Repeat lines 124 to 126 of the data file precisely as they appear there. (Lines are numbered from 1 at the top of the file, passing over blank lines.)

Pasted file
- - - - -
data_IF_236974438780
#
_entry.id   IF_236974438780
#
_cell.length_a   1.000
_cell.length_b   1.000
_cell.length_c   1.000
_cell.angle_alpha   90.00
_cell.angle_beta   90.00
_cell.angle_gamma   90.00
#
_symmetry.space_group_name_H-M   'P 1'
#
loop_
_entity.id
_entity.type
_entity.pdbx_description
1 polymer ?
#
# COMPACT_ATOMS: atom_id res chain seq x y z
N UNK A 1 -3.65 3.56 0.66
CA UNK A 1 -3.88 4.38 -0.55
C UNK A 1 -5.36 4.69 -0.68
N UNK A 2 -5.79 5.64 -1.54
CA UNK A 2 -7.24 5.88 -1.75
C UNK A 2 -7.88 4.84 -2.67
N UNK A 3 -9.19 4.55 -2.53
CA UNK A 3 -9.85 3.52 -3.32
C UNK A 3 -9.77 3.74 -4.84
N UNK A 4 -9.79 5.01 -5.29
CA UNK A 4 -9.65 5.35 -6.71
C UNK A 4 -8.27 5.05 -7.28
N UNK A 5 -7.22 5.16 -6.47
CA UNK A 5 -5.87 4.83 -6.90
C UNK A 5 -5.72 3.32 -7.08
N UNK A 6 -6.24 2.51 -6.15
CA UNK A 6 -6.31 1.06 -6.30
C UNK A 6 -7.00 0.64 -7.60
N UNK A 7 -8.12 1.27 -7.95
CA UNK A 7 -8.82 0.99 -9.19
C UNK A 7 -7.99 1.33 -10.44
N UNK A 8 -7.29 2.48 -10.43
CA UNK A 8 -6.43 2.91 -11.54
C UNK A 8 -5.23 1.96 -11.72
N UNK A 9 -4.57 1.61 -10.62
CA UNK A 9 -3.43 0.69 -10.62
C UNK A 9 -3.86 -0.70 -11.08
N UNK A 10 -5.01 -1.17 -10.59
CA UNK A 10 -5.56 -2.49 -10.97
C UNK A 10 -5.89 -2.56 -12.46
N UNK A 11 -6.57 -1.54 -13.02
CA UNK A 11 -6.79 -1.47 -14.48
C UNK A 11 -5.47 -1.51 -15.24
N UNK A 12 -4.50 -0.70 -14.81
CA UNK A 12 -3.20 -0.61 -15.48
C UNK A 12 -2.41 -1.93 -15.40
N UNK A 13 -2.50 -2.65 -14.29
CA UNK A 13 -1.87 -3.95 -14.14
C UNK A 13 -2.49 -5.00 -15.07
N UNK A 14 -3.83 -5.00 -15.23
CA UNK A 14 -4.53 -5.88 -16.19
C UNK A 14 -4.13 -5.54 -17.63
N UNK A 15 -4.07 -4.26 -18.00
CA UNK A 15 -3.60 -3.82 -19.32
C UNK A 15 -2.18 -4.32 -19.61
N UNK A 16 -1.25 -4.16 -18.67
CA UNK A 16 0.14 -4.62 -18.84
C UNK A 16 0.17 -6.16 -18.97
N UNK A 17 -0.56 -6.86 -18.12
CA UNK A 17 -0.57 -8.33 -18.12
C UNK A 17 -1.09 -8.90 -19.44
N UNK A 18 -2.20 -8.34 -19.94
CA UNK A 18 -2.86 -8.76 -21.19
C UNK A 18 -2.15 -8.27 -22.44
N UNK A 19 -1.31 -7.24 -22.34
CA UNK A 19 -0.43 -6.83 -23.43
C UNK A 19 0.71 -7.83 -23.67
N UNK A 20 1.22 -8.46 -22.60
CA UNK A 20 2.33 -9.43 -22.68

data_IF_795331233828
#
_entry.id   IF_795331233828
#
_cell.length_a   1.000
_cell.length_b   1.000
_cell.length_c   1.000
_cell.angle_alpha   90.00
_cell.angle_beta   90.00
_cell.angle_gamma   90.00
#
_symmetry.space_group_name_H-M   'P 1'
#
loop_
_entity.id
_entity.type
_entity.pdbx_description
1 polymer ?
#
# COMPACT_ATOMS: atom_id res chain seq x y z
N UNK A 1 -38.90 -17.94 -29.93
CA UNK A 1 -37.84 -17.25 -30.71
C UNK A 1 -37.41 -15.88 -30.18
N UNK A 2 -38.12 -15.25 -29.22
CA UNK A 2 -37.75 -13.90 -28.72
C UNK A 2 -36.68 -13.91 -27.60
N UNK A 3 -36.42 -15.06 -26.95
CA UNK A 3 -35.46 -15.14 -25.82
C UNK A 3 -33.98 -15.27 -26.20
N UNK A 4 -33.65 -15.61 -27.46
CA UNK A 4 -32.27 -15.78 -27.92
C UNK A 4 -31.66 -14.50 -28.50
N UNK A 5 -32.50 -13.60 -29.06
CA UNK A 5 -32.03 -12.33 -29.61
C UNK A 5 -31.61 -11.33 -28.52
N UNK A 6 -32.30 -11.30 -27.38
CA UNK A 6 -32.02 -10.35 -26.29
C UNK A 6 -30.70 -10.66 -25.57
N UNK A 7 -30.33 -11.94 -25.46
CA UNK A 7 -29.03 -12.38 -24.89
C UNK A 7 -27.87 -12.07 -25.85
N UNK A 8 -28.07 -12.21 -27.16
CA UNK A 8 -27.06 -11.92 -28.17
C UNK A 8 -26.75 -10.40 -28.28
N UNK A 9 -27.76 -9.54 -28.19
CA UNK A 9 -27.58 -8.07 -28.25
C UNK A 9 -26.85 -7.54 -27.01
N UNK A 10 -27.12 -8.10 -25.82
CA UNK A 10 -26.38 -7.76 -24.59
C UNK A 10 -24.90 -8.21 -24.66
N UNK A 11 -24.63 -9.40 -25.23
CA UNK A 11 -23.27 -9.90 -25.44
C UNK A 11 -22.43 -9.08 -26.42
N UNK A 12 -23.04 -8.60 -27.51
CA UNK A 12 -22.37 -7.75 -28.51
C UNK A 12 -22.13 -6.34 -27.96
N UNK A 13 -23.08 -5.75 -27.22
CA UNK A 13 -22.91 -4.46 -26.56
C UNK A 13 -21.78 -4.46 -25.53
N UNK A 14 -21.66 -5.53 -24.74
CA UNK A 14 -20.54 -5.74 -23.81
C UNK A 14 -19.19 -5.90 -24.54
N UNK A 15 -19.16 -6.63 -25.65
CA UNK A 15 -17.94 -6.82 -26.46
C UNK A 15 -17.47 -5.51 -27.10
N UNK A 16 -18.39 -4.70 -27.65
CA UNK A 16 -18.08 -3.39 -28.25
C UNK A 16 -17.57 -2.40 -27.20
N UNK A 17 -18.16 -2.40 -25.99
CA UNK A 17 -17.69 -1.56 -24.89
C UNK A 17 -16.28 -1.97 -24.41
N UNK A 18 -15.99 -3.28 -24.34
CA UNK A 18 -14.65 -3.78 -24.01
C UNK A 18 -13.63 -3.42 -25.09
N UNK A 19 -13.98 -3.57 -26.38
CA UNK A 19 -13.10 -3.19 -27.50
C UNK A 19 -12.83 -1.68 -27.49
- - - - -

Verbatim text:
N UNK A 9 -27.76 -9.54 -28.19
CA UNK A 9 -27.58 -8.07 -28.25
C UNK A 9 -26.85 -7.54 -27.01